January 11, 2022


Advocates met today with Biden officials on the draft proposed risk management rule for asbestos. 

WASHINGTON, DC – Representatives from the Asbestos Disease Awareness Organization (ADAO)  met today with the Office of Management and Budget (OMB) and the Environmental Protection Agency (EPA) to discuss the Toxic Substances Control Act (TSCA) risk management rule for asbestos currently under OMB review. 

“We made it clear to EPA and OMB that anything less than a comprehensive ban of asbestos and asbestos-containing products would be a step backward in addressing the significant ongoing risks of asbestos to public health in the United States,” said Linda Reinstein, ADAO President. “EPA must use its broad authority under TSCA to eliminate all manufacture, importation, processing, distribution and disposal of asbestos and asbestos-containing mixtures and articles for all conditions of use addressed in EPA’s Part 1 risk evaluation.”

In a presentation to administration officials, we emphasized: 

  • After EPA’s 1989 asbestos ban was struck down by the courts, asbestos became the poster child for TSCA’s failure to protect public health. In amending TSCA in 2016, Congress gave EPA new tools to eliminate asbestos from U.S. commerce and expected it to use them forcefully. 
  • A known human carcinogen, asbestos is the most dangerous substance in use since the onset of the industrial revolution and continues to kill over 40,000 Americans each year. 
  • Asbestos is impossible to “manage” safely through controlled use. According to the World Health Organization (WHO), “There is no evidence for a threshold for the carcinogenic effect of asbestos [and] increased cancer risks have been observed in populations exposed to very low levels.” Accordingly, “the most efficient way to eliminate asbestos-related diseases is to stop using all types of asbestos.”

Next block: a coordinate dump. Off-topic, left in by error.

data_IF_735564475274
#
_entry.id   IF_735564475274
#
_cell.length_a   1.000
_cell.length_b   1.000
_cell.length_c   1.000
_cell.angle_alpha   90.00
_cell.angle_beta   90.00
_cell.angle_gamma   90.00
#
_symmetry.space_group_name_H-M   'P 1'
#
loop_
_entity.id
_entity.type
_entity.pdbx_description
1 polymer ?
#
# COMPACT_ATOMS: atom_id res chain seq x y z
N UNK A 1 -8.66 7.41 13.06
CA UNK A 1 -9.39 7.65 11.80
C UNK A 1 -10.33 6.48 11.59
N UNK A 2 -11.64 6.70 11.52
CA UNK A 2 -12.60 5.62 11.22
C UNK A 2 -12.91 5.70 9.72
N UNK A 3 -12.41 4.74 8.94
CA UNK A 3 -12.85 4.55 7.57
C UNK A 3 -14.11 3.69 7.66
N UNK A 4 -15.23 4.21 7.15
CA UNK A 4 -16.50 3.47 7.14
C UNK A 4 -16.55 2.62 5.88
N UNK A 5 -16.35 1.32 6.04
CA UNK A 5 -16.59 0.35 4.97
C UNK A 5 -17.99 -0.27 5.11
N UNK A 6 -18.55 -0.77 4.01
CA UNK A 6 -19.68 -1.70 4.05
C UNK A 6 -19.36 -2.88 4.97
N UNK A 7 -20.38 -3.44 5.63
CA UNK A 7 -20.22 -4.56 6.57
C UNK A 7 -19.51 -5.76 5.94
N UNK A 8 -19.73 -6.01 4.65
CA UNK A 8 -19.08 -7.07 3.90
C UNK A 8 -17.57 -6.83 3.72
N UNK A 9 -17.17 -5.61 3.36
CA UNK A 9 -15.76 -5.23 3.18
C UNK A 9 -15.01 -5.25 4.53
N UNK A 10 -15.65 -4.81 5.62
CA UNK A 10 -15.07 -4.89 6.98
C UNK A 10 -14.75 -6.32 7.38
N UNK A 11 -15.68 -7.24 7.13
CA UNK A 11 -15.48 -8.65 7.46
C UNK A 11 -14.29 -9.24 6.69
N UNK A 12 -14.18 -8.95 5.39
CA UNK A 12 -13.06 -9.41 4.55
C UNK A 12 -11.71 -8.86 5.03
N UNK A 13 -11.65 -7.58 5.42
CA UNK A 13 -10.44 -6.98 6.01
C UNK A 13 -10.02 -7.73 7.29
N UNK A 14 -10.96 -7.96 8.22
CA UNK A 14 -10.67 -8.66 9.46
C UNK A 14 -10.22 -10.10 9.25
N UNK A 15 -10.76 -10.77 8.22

• The Occupational Health and Safety Administration (OSHA) has recognized that its occupational standard for asbestos would not eliminate significant cancer risks to workers. 
  • Personal Protective Equipment (PPE) is ineffective in protecting workers from unsafe exposure to asbestos. Because of its inherent limitations, OSHA’s 1986 asbestos standard ranked respirator use last in its recommended hierarchy of controls.  
  • According to EPA’s Science Advisory Committee on Chemicals (SACC), the agency’s Part 1 risk evaluation “includes only a limited slice of the exposure” to asbestos, understates its carcinogenic and non-carcinogenic hazards and disregards environmental pathways of exposure. EPA’s new risk management rule must provide an added level of protection to offset the large understatement of exposure and risk in Part 1.
  • The use of asbestos for chlor-alkali manufacture must be banned. Part 1 shows cancer risks to workers and occupational non-users above the EPA benchmark (10 x 1-4) for unreasonable risk. Many producers have already moved to asbestos-free membrane technology and away from asbestos diaphragms.  
  • EPA’s recent shift to determining unreasonable risk for the “whole chemical substance” demands a comprehensive asbestos ban because any level of exposure can cause cancer and debilitating non-cancer disease, exposure to asbestos exists at all stages of its life cycle, asbestos risk is a function of the cumulative impact of multiple exposure pathways and fiber types, and that risk can only be prevented by eliminating all sources of exposure.  
  • EPA’s 1989 asbestos ban “concluded that source reduction actions . . .  rather than controlled use approaches are necessary to reduce the unreasonable risk posed by asbestos exposure” and that “because of the life cycle or ‘cradle­ to-grave’ nature of the risk posed by asbestos, attempts . . . to regulate the continued commercial use of asbestos still leave many persons unprotected from the hazards of asbestos exposure.” This is a powerful precedent for a comprehensive asbestos ban under amended TSCA.  

ADAO is grateful to EPA and OMB for taking the time to meet on these important issues. While the TSCA  regulatory process continues, we urge Congress to pass a commercial ban on asbestos. 


About the Asbestos Disease Awareness Organization

Founded in 2004, the Asbestos Disease Awareness Organization (ADAO) is the largest independent 501(c)(3) nonprofit in the U.S. dedicated to preventing asbestos exposure to eliminate asbestos-related diseases through education, advocacy and community initiatives. For more information, visit ADAO, a registered 501(c)(3) nonprofit organization, does not make legal referrals.